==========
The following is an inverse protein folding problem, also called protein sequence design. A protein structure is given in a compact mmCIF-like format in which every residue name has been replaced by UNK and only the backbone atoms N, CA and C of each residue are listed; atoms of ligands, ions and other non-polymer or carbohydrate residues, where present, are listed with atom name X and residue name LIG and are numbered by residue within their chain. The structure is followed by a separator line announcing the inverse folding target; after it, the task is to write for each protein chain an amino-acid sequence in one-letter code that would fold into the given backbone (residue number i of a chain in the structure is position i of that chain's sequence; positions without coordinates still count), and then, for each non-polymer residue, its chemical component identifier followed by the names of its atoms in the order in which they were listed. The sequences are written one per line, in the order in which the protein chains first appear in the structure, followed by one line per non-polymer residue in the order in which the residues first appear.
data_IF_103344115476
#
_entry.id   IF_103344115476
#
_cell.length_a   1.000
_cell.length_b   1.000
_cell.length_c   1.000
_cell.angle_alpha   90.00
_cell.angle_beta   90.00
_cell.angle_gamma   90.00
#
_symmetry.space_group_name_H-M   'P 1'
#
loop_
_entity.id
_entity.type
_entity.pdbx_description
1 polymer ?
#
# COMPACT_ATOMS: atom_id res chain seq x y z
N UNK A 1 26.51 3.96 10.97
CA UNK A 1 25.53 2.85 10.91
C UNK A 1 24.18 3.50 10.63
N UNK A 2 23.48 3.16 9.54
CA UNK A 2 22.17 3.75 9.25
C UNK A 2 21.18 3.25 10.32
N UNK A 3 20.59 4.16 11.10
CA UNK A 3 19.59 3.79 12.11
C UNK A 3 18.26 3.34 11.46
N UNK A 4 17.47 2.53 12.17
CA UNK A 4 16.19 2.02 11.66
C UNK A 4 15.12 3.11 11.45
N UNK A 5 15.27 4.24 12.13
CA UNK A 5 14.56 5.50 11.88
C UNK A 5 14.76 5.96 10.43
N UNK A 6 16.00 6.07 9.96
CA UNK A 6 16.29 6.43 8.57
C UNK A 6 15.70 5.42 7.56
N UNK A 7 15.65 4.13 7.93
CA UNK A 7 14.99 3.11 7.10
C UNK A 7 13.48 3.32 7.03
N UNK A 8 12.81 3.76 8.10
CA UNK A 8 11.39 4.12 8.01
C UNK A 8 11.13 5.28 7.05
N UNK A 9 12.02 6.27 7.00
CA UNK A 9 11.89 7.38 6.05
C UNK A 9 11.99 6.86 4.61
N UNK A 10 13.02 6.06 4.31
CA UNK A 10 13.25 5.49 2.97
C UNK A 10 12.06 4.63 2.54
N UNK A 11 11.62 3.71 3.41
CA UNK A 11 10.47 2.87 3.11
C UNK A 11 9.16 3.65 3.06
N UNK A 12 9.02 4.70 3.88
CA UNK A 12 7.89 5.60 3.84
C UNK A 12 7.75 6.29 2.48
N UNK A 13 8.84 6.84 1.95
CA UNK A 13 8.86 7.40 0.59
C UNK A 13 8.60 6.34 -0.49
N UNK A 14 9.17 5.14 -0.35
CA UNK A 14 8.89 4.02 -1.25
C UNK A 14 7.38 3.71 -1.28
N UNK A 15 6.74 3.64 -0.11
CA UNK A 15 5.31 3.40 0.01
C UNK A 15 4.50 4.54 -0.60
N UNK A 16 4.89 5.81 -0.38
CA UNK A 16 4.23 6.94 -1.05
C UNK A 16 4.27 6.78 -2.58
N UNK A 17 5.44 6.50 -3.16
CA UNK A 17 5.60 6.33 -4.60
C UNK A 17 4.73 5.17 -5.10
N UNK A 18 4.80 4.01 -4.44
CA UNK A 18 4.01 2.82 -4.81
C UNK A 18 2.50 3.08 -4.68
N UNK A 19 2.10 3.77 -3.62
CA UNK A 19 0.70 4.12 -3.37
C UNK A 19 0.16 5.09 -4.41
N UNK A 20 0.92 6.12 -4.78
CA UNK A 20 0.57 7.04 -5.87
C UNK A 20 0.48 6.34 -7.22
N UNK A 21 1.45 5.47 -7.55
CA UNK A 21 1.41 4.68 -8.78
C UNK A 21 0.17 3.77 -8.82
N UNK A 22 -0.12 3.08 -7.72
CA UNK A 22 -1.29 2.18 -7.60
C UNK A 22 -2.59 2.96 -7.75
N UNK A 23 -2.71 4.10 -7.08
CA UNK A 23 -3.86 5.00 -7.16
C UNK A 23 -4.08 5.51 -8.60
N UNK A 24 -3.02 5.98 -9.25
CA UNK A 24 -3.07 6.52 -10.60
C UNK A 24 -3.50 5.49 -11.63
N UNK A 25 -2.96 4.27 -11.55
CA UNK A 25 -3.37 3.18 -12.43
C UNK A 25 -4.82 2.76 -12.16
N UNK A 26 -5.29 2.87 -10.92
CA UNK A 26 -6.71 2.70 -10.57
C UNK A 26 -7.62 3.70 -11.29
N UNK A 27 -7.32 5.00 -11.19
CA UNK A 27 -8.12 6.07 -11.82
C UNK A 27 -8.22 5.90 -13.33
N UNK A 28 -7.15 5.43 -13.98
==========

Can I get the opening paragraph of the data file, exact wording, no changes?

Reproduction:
The following is an inverse protein folding problem, also called protein sequence design. A protein structure is given in a compact mmCIF-like format in which every residue name has been replaced by UNK and only the backbone atoms N, CA and C of each residue are listed; atoms of ligands, ions and other non-polymer or carbohydrate residues, where present, are listed with atom name X and residue name LIG and are numbered by residue within their chain. The structure is followed by a separator line announcing the inverse folding target; after it, the task is to write for each protein chain an amino-acid sequence in one-letter code that would fold into the given backbone (residue number i of a chain in the structure is position i of that chain's sequence; positions without coordinates still count), and then, for each non-polymer residue, its chemical component identifier followed by the names of its atoms in the order in which they were listed. The sequences are written one per line, in the order in which the protein chains first appear in the structure, followed by one line per non-polymer residue in the order in which the residues first appear.